The second key difference is the level of participation. Our democracy is representative — we choose politicians to rule for us. The Athenian democracy was direct and in your face. Most officials and all jurymen were selected by the lot because this was thought to be the democratic way. Election favored the rich, faintness, and the powerful or over the ordinary citizen. From the mid fifth century, officeholders, jury men, members of the city’s main administrative council of 500, and even assembly attendees were paid a small some from public funds to compensate them for time spent on political service away from their fields or workshops.
The third key difference between Athenian democracy and the United States democracy is eligibility. In Athenian democracy only adult males citizens need apply for the privileges and duties of democratic government, and a birth criterion of double descent; from an Athenian mother as well as father was strictly insisted upon. Women were totally excluded. Foreigners, especially unfree slave foreigners, were excluded formally and rigorously. The citizen body was a closed political elite. In the early United States there was property qualifications for citizenship and slaves and women were excluded today every resident can qualify for citizenship and vote if they’re over the age of 18.
One distinctively Athenian democratic practice that arouses special ire of the systems critics was the practice of ostracism. This is a reverse election to decide which leading politician should be exiled for 10 years, voters scratched or painted the name of their preferred candidate on a piece of broken pottery. At least 6000 citizens had to go for an ostracism to be valid, and the entire political elite risked being fired in this ceremonious way. At the end of the fifth century it was replaced by a legal procedure administrated by the jurors of the people’s courts. The power to the people, all the people, especially the poor majority, remained the guiding principle of Athenian democracy.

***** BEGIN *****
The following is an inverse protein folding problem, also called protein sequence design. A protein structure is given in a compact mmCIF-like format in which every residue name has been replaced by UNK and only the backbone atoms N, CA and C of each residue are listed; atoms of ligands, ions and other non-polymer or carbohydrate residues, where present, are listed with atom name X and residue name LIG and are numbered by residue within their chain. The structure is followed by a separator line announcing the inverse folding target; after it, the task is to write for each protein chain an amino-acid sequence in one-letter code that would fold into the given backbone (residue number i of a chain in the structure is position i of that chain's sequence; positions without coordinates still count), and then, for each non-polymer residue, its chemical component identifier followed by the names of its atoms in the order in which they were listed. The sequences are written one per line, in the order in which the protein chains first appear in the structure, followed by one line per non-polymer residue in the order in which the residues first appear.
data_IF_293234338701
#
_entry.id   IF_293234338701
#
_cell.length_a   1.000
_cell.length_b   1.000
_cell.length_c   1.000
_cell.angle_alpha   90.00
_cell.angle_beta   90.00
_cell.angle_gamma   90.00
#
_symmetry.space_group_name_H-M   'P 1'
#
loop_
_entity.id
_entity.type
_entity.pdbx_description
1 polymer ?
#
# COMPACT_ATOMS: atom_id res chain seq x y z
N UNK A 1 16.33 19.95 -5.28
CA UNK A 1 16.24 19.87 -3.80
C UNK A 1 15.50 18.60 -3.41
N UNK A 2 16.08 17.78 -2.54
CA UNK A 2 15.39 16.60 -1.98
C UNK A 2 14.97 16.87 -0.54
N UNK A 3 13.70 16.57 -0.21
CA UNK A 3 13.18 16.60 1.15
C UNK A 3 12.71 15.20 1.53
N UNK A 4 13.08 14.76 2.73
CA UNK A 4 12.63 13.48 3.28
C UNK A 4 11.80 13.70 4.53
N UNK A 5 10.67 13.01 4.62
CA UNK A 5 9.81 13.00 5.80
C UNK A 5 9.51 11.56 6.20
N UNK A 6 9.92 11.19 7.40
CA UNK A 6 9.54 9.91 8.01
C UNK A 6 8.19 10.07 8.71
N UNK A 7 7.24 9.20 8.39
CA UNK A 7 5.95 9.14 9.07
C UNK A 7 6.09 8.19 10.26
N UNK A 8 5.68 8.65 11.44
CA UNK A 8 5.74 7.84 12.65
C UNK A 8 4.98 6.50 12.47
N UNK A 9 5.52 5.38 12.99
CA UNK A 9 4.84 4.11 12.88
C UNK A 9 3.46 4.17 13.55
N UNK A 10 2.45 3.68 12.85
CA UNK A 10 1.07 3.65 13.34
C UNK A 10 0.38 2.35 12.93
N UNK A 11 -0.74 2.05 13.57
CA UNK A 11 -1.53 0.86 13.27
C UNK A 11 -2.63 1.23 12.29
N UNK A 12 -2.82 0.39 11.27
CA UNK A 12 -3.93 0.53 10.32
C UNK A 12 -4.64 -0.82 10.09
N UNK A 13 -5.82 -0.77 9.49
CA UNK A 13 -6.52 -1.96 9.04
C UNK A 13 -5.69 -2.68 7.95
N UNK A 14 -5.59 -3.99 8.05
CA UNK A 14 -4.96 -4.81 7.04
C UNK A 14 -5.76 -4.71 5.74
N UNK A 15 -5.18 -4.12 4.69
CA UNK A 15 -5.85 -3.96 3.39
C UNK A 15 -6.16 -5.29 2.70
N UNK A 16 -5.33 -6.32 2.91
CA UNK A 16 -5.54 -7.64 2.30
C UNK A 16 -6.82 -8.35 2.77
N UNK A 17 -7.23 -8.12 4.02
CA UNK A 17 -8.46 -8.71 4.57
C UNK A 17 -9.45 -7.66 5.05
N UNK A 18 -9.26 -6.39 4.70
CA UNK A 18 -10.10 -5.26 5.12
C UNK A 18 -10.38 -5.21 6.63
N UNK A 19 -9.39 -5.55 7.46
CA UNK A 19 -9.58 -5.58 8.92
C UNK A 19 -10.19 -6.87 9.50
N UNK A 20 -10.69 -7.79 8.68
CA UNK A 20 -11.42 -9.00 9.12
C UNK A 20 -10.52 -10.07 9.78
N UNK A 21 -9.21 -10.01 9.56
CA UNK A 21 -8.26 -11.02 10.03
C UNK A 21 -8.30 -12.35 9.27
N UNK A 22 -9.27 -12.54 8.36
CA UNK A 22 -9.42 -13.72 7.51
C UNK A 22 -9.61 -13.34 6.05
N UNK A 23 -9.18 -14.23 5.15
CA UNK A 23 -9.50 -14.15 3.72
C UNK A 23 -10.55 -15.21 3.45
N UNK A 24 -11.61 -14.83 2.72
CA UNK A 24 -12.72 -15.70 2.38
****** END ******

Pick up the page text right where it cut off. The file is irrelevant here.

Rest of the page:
To recap, Athens as all other societies during ancient times and until much later, was not a country, as you would envision it today. The city-states were the only states they knew. In Athenian democracy was also not as you would imagine, would every member of society a citizen. Qualifications for sufficient ship was quite merrily defined it required extensive Athenian verifiable bloodline’s bus it is likely that few people outside of the cities were citizens. One of the problems with “true democracy” is that population size makes it unwieldy. Everyone cannot have a say in every issue. Tribal society, such as that of the American Indian, approaches democracy, perhaps more closely than that of Greek city-states. American democracy of course is a democratic republic; it is not a true democracy; that is we elected representatives that speak for us at several levels of government. In a true democracy everyone would go on every issue. There are other differences today also. As stated earlier to qualify for citizenship in Athens required extensive Athenian verifiable bloodlines. And in the early United States there were property qualifications for citizenship’s and slaves and women were excluded today every resident of the United States can qualify for citizenship.
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Further information about the Greeks and Athens can be found at the following sites: